AdAge elicited a small 'Hurrah!'
The report is from a 'Wired Global Conversation' panel in which John Hegarty took part. When the flavour-of-last-year subject of Big Data came up, Hegarty commented, in reference to the recent horse meat scandal: 'You look at too much data and you don't actually see what's going on around you.'
Bob Greenberg, of R/GA retaliated with an example of how data could be used creatively - '...when I walk into Nike Town and they know who I am and they'll be able to serve up really relevant content.'
Presumably unimpressed with the prospect of the serving-up of content (somehow that word always reminds me of stomach contents - perhaps Mr Hegarty had the same feeling) that's not just quite relevant but really relevant, the veteran ad man retorted with a classic line:
'To those brands that say "I understand you" I say F*** off, you don't understand me. Mind your own business, I don't want to be understood by you. I don't understand myself sometimes...and it can be fun.'
Hear, hear. Even if they aren't stupid enough to 'say' this directly in their communication, there are plenty of brands - or at least people who manage them - who write this down in their strategy, their positioning. We understand 'the consumer'. There are even departments in some companies called Consumer Understanding departments.
It is difficult enough to understand yourself, or your nearest and dearest. The people who run brands should realise: you don't need to understand every aspect of my psyche in order to make a washing powder that gets my clothes clean without wasting energy.
John Hegarty may be an advertising dinosaur, but think about dinosaurs for a moment. One thing is sure - everyone remembers their names.
Friday, 22 March 2013
Monday, 18 March 2013
My website first saw the light of day back in 2006, so after seven years, I began to get a bit itchy and decided it needed a facelift. It hasn't changed hugely, but it's less "flashy", there's no intro and I've got all those wonderful widgets and badges to connect up my scattered social media profiles.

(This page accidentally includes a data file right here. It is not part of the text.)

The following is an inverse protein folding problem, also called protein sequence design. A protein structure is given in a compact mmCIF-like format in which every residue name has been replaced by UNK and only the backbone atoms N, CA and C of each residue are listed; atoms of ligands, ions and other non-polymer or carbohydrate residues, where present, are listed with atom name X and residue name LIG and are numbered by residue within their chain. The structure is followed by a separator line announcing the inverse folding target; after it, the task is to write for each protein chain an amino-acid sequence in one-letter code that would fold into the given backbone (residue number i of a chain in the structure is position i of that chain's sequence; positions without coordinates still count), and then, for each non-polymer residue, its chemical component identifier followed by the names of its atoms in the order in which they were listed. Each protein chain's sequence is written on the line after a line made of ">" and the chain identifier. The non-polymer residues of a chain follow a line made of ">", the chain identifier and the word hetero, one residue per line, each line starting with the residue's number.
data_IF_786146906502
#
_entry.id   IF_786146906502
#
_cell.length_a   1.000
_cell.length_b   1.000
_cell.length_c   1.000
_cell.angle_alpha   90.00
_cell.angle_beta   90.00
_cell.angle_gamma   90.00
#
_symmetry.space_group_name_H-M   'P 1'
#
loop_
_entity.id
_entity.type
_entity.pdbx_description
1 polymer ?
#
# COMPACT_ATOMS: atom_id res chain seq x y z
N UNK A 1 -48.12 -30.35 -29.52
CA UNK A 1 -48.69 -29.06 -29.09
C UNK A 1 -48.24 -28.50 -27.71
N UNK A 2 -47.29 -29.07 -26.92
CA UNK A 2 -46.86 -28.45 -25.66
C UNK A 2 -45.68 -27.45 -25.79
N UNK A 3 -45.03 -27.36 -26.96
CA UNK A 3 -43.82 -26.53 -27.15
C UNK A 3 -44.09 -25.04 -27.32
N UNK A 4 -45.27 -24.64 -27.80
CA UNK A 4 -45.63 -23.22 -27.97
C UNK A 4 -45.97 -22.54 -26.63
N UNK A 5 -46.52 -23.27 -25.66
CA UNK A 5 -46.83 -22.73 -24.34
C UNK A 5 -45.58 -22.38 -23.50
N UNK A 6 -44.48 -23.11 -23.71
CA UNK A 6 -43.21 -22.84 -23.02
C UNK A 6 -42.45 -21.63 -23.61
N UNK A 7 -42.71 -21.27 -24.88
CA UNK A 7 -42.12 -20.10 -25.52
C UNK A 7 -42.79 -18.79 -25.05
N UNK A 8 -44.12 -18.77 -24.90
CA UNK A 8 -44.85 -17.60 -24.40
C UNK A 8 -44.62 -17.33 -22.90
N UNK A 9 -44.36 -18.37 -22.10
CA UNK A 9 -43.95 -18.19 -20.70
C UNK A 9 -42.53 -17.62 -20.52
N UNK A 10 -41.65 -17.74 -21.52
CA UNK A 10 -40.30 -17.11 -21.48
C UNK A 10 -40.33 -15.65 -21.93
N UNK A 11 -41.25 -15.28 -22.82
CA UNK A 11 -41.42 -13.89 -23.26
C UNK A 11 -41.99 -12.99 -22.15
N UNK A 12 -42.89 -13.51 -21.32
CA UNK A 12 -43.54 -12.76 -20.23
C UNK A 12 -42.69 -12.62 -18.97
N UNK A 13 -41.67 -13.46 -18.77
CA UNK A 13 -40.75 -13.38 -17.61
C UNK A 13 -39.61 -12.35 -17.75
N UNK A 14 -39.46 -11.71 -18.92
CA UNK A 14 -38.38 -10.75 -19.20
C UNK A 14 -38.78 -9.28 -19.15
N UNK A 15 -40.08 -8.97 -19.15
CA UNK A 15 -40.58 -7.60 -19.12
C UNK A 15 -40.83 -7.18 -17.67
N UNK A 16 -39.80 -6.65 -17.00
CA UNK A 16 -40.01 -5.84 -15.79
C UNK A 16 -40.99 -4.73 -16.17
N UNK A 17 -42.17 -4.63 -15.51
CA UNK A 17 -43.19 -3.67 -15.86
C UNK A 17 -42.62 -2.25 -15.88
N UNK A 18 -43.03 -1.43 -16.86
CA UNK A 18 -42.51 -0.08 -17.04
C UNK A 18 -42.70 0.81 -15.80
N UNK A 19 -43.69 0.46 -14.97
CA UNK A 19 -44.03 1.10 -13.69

I wonder, if I'd been setting it all up today, if I'd have bothered with a website. After all, it costs money and it's a faff to continually change or update. Maybe I could have got away with a Facebook Page which linked up to a blog and a Twitter stream.
But, no. I think it's important to have a position, beliefs, unchanging principles. And I was happy to find that those on my website are as relevant today as they were back in 2006.
It's a bit like being a book author rather than just a blogger. At the end of it, the blog is all about currency and the here-and-now and like most journalism, forgotten tomorrow. A book may lose its superficial currency, but it makes up for it in depth and focus on the unchanging truths of human nature.
Like everything in life, we need both permanence and change.
Tuesday, 12 March 2013
That's all well and good but a retailer especially has to show that they care - in every meeting with the customer. And most of those take place in-store, still.
When I think about our local supermarkets, a couple of them are clear in what they care about via the store experience. REWE, for example - there's caring about quality here (which you can see from their fresh produce and their luxury own label) as well as a human/friendly/local touch, which comes through the people that work there. And there's ALDI, of course. They care about price. They really care, and it shows.
But what of Real, the hypermarket who are part of Metro, the world's 5th largest retail group? There used to be two Real stores within a kilometer of each other near us (a legacy of Real being a patchwork brand, with defunct stores of other retailer brands being bought up here and there.) Real has always been a bit of a mish-mash when it comes to what they care about. The ads and the logo focus on price, but I think the main pulling point was always the range - beyond groceries, as encapsulated in the endline Einmal hin. Alles drin.